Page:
Thursday, August 25, 2016

Asking Kete-aya Alma for a Classroom Name

When I accepted a new assignment at my high school, to facilitate an Adult 12 program for students who have been away from school for over a year or who are at least 19 years old, one of the first things that fired my imagination was the idea of asking Kete-aya Alma Poitras for a name.
When Sandy Pinay-Schindler had visioned a magazine, written by students, to focus on Indigenous peoples and topics, she went to Elder Sam Isaac, took him tobacco, had tea, and he gave her a name for the project, Kitoskâyiminawak Pîkiskwêwak Our Young People Speak. Having seen the beauty this naming brought to our five year magazine project, I wanted to invite this same possibility into our program.
I have taken Kete-aya Alma tobacco to ask for her guidance twice before, once for help with my song, "As Long as the Grass Grows: A Treaty Song from Saskatchewan" and once for help with our Orange Shirt Day, September 30th, 2016 preparations. I texted Alma again, and asked if she would be available to meet with me and accept tobacco for this new request. She agreed.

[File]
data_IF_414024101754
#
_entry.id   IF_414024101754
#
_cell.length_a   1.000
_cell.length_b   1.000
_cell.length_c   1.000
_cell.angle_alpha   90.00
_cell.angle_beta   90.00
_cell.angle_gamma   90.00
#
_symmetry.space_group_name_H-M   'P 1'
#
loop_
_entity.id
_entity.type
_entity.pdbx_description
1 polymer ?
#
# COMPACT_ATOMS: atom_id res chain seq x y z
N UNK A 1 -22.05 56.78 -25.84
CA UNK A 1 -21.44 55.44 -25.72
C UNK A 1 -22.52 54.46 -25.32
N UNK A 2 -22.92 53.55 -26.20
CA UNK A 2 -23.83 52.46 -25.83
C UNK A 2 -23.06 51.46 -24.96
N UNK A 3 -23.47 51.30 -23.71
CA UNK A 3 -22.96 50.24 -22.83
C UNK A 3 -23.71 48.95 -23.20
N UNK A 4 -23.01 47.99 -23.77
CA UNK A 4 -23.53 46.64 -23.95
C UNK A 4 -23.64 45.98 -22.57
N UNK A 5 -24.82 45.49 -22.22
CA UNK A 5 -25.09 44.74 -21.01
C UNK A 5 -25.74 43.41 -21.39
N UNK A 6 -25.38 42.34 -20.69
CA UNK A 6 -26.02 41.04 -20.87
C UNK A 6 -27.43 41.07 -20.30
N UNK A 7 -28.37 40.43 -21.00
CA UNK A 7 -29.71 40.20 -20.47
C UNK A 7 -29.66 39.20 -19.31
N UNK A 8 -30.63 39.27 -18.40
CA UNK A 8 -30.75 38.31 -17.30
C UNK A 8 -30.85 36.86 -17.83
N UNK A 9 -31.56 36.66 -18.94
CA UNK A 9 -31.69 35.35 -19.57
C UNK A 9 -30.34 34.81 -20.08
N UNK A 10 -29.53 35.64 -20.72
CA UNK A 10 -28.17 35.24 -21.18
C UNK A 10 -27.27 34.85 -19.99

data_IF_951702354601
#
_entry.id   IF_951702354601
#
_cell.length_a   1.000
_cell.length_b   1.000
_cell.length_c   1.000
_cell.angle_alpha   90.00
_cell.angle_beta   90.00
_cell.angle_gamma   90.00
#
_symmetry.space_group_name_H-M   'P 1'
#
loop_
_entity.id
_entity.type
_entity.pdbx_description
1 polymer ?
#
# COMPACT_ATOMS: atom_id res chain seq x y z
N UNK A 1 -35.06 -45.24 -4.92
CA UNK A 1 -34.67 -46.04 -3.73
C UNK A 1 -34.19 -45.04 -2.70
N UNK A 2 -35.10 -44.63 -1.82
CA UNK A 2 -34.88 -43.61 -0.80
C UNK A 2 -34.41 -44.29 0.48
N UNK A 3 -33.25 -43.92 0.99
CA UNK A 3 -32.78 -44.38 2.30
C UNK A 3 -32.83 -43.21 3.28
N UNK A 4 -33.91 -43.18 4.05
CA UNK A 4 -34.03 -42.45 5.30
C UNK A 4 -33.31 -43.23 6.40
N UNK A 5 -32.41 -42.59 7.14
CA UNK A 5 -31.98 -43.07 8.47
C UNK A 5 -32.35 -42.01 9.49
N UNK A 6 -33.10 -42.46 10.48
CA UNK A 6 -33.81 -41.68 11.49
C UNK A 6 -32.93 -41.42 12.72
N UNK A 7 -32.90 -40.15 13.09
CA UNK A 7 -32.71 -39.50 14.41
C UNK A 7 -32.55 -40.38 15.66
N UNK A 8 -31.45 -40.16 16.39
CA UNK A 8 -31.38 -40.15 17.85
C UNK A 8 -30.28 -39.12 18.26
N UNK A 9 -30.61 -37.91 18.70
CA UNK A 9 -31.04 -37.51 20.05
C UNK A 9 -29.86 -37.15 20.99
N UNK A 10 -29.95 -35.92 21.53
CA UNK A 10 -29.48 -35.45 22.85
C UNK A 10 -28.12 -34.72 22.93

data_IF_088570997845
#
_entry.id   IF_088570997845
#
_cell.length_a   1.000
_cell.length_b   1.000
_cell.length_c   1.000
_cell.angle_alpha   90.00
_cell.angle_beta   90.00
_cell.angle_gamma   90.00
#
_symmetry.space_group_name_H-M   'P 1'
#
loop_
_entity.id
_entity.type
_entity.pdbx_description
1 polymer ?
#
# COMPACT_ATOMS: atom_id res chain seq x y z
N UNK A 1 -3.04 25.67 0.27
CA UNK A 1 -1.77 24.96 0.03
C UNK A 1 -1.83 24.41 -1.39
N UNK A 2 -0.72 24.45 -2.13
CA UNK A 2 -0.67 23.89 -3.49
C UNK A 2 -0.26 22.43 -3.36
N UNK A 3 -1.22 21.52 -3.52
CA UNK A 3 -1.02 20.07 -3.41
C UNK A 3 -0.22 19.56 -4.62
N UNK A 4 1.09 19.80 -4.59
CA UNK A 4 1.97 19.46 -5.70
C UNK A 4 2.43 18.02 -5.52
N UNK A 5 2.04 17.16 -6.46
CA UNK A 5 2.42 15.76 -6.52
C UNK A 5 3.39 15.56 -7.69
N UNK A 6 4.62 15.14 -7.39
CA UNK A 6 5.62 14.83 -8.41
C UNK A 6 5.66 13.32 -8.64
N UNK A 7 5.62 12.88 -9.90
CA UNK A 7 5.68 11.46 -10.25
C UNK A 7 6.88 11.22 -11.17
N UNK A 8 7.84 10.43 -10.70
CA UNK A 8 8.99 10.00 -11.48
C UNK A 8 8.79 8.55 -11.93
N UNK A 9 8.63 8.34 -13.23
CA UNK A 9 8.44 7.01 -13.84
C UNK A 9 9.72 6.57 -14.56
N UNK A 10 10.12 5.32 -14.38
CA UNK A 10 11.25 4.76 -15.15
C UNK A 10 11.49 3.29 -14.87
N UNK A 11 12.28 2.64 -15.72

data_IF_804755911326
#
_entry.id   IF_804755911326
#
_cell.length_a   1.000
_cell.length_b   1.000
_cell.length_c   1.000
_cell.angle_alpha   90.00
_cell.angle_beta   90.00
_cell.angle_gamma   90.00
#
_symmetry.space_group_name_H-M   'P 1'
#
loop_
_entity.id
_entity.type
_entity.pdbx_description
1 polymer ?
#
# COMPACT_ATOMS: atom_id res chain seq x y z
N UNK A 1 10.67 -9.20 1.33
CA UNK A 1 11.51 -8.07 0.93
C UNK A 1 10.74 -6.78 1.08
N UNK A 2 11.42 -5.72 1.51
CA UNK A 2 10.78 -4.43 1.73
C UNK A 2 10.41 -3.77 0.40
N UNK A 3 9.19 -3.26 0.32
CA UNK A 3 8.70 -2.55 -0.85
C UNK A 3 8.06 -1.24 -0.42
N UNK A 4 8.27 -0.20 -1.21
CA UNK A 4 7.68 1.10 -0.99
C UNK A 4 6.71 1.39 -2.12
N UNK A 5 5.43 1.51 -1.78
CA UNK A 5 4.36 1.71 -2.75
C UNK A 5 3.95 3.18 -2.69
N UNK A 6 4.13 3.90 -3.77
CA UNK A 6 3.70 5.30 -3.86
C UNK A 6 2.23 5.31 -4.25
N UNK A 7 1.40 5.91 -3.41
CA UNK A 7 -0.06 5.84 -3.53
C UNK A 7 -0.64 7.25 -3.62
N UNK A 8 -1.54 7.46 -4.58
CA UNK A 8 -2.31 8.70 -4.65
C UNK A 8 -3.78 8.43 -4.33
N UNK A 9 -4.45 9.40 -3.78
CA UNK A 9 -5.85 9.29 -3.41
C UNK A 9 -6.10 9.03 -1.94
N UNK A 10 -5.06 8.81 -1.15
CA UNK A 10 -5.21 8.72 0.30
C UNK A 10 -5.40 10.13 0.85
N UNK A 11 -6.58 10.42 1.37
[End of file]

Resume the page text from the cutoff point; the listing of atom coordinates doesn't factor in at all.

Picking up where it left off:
As always, Alma lead with deep listening. I talked all about my hopes and dreams for this program. Alma accepted the tobacco and then had many insights for me right away. She told me that she would take the tobacco to her sweat lodge and pray for guidance and that a name would come.
At the end of our conversation, she told me that after she gives me a name, I should approach a Dakota elder and a Saulteaux elder to ask for a translation into these other Indigenous languages of the people in our community. With English as a fourth language, this will give us many insights into the potential of the name. It will inspire my leadership and reveal strength in my students.
I will text Alma soon to see if she has had opportunity to proceed with finding a name, but until then, I await this naming, knowing that blessings will follow. 
Kete-aya Alma helping me learn four Treaty words in her language:
miyowîcêhtowin, pimâcihowin, wîtaskêwin, wâhkôhtowin

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